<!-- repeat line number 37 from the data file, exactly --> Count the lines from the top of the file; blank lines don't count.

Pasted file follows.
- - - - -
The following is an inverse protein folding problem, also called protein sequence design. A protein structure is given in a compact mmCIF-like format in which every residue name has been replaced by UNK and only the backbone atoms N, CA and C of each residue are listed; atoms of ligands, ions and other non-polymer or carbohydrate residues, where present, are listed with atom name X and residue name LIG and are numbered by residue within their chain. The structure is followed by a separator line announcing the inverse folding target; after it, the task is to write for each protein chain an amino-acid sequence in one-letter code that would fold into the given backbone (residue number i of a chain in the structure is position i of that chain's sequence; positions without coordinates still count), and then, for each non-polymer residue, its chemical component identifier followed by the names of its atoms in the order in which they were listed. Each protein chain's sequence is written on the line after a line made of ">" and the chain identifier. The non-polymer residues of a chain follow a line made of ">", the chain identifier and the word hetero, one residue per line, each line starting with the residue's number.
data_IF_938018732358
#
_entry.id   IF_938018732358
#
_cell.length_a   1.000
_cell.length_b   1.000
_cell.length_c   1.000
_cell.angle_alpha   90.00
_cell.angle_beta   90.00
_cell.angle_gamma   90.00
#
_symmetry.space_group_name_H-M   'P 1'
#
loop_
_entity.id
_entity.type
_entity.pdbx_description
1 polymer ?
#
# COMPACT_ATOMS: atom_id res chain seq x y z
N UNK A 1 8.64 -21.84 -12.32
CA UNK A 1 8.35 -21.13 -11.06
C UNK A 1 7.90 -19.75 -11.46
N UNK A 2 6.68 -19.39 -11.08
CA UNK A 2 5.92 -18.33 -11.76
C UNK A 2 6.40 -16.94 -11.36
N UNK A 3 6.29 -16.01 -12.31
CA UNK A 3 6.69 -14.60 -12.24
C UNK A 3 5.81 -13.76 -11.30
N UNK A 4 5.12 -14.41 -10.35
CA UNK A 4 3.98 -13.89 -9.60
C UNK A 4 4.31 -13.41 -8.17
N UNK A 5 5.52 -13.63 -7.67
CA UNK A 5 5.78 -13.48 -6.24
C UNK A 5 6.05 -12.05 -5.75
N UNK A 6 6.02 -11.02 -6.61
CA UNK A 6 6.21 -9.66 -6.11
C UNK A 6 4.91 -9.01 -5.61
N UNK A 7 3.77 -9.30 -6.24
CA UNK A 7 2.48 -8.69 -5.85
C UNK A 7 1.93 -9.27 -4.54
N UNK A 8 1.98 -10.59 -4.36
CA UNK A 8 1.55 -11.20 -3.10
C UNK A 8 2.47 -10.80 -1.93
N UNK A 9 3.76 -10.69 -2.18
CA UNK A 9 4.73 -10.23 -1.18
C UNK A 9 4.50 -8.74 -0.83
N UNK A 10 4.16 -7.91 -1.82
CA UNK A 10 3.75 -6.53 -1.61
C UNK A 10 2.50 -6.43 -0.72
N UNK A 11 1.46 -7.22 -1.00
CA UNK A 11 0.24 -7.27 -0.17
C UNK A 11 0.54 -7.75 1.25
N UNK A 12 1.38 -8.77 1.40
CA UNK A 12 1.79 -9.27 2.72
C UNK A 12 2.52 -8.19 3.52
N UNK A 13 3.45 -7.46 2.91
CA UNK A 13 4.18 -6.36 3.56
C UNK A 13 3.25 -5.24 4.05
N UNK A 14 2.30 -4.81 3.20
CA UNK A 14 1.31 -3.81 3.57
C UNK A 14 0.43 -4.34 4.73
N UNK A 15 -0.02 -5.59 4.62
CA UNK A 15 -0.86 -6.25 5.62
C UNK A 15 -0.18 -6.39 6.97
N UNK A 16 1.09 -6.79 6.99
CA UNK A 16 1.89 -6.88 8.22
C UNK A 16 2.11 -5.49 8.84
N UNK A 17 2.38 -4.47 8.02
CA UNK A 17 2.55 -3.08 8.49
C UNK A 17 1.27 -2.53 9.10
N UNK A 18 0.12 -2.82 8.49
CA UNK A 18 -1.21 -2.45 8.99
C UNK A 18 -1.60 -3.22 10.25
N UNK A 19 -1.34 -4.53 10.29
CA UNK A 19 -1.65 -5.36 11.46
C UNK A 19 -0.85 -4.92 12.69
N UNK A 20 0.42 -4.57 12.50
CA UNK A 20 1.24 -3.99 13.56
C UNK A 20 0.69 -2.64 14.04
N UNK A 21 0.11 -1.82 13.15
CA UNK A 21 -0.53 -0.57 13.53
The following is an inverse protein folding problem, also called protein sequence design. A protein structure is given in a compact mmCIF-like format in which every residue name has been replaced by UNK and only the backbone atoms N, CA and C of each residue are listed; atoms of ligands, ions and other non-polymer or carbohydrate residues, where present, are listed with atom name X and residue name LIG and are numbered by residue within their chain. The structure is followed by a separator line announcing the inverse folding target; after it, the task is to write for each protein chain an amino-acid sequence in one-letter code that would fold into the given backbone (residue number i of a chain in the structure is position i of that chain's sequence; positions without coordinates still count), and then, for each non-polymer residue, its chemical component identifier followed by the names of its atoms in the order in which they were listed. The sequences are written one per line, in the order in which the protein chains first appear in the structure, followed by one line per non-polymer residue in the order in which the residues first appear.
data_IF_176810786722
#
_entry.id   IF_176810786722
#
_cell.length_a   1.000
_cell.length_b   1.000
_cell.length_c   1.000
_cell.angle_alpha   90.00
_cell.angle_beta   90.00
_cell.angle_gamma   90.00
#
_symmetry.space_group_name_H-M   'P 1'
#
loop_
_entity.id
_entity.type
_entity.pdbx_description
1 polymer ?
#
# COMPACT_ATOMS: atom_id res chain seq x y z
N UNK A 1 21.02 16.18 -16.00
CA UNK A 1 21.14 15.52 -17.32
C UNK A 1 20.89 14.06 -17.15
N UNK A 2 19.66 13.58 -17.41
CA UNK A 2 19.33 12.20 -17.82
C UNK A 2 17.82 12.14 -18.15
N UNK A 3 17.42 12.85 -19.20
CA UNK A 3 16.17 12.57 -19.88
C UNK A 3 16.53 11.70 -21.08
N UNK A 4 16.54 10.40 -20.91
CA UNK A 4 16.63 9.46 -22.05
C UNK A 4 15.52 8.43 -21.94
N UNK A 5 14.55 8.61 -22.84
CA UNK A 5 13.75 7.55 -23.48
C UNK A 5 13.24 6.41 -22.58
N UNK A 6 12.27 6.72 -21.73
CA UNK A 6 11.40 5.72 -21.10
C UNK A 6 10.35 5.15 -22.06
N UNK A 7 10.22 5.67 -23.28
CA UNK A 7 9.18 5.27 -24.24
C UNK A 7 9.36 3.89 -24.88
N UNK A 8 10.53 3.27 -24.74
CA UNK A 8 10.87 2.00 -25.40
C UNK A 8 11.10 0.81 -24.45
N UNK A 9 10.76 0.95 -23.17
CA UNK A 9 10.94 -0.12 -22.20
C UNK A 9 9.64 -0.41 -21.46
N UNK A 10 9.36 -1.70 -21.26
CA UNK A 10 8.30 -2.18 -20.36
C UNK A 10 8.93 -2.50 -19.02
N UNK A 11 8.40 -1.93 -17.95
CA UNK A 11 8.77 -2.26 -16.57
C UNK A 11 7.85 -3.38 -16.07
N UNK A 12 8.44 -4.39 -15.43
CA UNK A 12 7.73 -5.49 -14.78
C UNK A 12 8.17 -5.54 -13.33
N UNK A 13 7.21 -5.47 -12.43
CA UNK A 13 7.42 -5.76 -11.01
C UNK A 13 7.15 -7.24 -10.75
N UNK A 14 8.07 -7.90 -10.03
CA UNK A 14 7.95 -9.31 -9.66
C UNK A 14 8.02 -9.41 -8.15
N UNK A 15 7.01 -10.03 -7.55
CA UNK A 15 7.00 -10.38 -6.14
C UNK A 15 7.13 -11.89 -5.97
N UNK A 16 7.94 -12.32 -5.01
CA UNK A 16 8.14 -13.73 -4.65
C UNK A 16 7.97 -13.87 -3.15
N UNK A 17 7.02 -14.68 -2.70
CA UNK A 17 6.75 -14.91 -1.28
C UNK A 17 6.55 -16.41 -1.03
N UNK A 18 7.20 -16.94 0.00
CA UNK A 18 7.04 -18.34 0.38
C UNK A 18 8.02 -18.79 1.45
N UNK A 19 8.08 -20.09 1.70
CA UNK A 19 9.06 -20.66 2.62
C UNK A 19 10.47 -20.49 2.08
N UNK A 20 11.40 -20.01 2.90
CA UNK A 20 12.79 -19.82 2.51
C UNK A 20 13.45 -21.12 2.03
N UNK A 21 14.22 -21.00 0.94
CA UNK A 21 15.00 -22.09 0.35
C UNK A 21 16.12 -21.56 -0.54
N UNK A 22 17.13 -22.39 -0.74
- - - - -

N UNK A 6 6.02 -11.02 -6.61